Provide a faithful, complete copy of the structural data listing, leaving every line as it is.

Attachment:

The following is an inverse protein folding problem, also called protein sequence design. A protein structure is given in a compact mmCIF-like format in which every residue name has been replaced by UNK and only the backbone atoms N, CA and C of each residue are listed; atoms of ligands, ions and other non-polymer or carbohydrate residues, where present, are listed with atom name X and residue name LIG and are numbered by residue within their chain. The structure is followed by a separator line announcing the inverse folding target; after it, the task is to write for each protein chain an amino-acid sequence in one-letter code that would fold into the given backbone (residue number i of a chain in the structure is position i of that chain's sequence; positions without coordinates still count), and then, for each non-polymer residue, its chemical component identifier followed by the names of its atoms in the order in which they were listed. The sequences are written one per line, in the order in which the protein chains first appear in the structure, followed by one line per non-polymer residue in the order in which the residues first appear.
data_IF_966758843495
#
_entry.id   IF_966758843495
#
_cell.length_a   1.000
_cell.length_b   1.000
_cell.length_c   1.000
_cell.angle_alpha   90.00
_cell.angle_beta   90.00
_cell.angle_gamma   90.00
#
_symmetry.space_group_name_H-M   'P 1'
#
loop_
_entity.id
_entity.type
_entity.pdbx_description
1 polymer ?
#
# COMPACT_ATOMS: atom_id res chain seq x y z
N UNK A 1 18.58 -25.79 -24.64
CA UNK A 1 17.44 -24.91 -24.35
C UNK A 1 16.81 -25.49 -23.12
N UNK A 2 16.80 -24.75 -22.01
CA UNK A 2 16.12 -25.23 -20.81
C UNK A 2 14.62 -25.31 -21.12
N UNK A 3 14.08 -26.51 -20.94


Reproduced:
The following is an inverse protein folding problem, also called protein sequence design. A protein structure is given in a compact mmCIF-like format in which every residue name has been replaced by UNK and only the backbone atoms N, CA and C of each residue are listed; atoms of ligands, ions and other non-polymer or carbohydrate residues, where present, are listed with atom name X and residue name LIG and are numbered by residue within their chain. The structure is followed by a separator line announcing the inverse folding target; after it, the task is to write for each protein chain an amino-acid sequence in one-letter code that would fold into the given backbone (residue number i of a chain in the structure is position i of that chain's sequence; positions without coordinates still count), and then, for each non-polymer residue, its chemical component identifier followed by the names of its atoms in the order in which they were listed. The sequences are written one per line, in the order in which the protein chains first appear in the structure, followed by one line per non-polymer residue in the order in which the residues first appear.
data_IF_966758843495
#
_entry.id   IF_966758843495
#
_cell.length_a   1.000
_cell.length_b   1.000
_cell.length_c   1.000
_cell.angle_alpha   90.00
_cell.angle_beta   90.00
_cell.angle_gamma   90.00
#
_symmetry.space_group_name_H-M   'P 1'
#
loop_
_entity.id
_entity.type
_entity.pdbx_description
1 polymer ?
#
# COMPACT_ATOMS: atom_id res chain seq x y z
N UNK A 1 18.58 -25.79 -24.64
CA UNK A 1 17.44 -24.91 -24.35
C UNK A 1 16.81 -25.49 -23.12
N UNK A 2 16.80 -24.75 -22.01
CA UNK A 2 16.12 -25.23 -20.81
C UNK A 2 14.62 -25.31 -21.12
N UNK A 3 14.08 -26.51 -20.94